The closure of Odaiba’s life-size, light-up Gundam statue last month left a 59-foot- tall gap on Japan’s skyline. Luckily, it’s been filled with an older, but no less iconic, figure. Sunday (4 October) sees the official opening of Kobe’s new Tetsujin 28 monument. The robot is the centrepiece of an urban revival plan.
The Kobe Tetsujin Project was conceived to help the local economy revive after the 1995 Hanshin earthquake. The quake killed over six thousand people and caused over $100 billion of damage – the Guinness Book of Records declared it the costliest natural disaster to befall any one country. Kobe, formerly one of the world’s major ports, has not yet fully recovered.
In 2007, businessmen and residents put together a plan to regenerate Nagata Ward, one of Kobe’s worst affected areas, using the works of local boy Mitsuteru Yokoyama, Tetsujin’s creator. Their Japanese website showcases projects including a permanent exhibition devoted to Yokoyama’s works, a festival and the proposed creation of an anime and manga quarter where artists and businesses can help to bring new jobs and income to one of Kobe’s most depressed areas. There’s some nifty Yokoyama art there, too.
Tetsujin 28 made his first manga appearance in 1956. The 22-year-old Yokoyama had decided on his career in high school when he read Osamu Tezuka’s Metropolis, despite a brief stint in banking. He published works for both girls and boys before making his major breakthrough with Tetsujin 28. When Tezuka’s Tetsuwan Atom appeared on Japan’s TV screens in 1963, creating a demand for TV science fiction animation, Yokoyama’s robot followed, making his TV debut in the same year. Atom, renamed Astro Boy, crossed the ocean to become a success on American TV in June 1963. Tetsujin 28 followed in 1966, and was renamed Gigantor. The original black and white series, heavily revised for US consumption, was a major hit, and though its 1980 colour remake took 13 years to make the journey to the States, it was popular all over the globe, including the Arab world where the huge iron man was known as Giant Thunder.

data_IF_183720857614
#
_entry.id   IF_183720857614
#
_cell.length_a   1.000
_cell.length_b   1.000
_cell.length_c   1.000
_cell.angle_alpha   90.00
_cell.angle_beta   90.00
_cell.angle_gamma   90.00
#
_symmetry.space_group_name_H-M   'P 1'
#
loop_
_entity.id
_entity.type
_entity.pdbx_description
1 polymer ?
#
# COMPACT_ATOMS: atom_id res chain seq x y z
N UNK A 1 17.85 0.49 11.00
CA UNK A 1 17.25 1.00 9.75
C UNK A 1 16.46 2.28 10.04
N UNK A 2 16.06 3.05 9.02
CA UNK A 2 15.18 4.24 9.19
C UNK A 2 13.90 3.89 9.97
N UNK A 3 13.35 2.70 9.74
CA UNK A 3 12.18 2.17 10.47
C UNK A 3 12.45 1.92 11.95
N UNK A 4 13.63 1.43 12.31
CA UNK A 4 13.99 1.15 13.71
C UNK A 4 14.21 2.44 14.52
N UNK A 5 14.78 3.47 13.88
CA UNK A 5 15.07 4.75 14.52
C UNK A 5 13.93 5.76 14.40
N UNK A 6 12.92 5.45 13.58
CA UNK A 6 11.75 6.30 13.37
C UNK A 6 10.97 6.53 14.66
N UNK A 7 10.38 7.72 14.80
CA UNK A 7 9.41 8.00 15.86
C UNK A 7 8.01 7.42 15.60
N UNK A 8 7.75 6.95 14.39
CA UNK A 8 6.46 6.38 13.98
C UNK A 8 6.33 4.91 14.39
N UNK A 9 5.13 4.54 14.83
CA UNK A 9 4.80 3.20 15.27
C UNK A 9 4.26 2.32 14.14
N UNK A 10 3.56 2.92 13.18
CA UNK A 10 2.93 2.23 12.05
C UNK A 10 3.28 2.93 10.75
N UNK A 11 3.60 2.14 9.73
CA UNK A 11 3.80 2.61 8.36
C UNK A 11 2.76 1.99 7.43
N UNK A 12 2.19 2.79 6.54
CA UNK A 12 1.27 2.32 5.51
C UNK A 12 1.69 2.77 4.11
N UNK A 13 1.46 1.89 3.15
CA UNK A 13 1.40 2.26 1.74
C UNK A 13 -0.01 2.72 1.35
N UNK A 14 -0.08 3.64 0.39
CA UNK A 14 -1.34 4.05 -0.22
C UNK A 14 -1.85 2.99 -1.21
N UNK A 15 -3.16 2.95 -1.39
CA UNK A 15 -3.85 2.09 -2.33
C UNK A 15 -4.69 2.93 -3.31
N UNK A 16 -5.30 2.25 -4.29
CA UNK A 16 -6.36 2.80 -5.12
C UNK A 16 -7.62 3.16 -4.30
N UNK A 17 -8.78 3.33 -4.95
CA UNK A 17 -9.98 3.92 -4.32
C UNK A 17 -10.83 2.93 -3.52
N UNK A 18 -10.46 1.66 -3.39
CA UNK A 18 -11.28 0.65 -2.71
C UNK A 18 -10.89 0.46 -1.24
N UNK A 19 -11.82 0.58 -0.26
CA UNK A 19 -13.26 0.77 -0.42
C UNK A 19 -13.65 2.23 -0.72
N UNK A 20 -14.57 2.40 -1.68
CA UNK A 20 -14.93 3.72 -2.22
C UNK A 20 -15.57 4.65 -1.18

Now a reborn Tetsujin 28 is standing tall over his home city. Unlike the Odaiba Gundam, created purely for the series’ 30th anniversary celebrations, this life-size replica is intended as a permanent installation. His creators hope he’ll bring prosperity and security back to Kobe.
Meanwhile, South Korea is plotting an even bigger giant robot as the showpiece of a whole amusement park full of them. Incheon Robot Land will feature a 364 foot tall statue of Robot Taekwon V, a 1976 Korean animated mech known to Americans as Voltar the Invincible.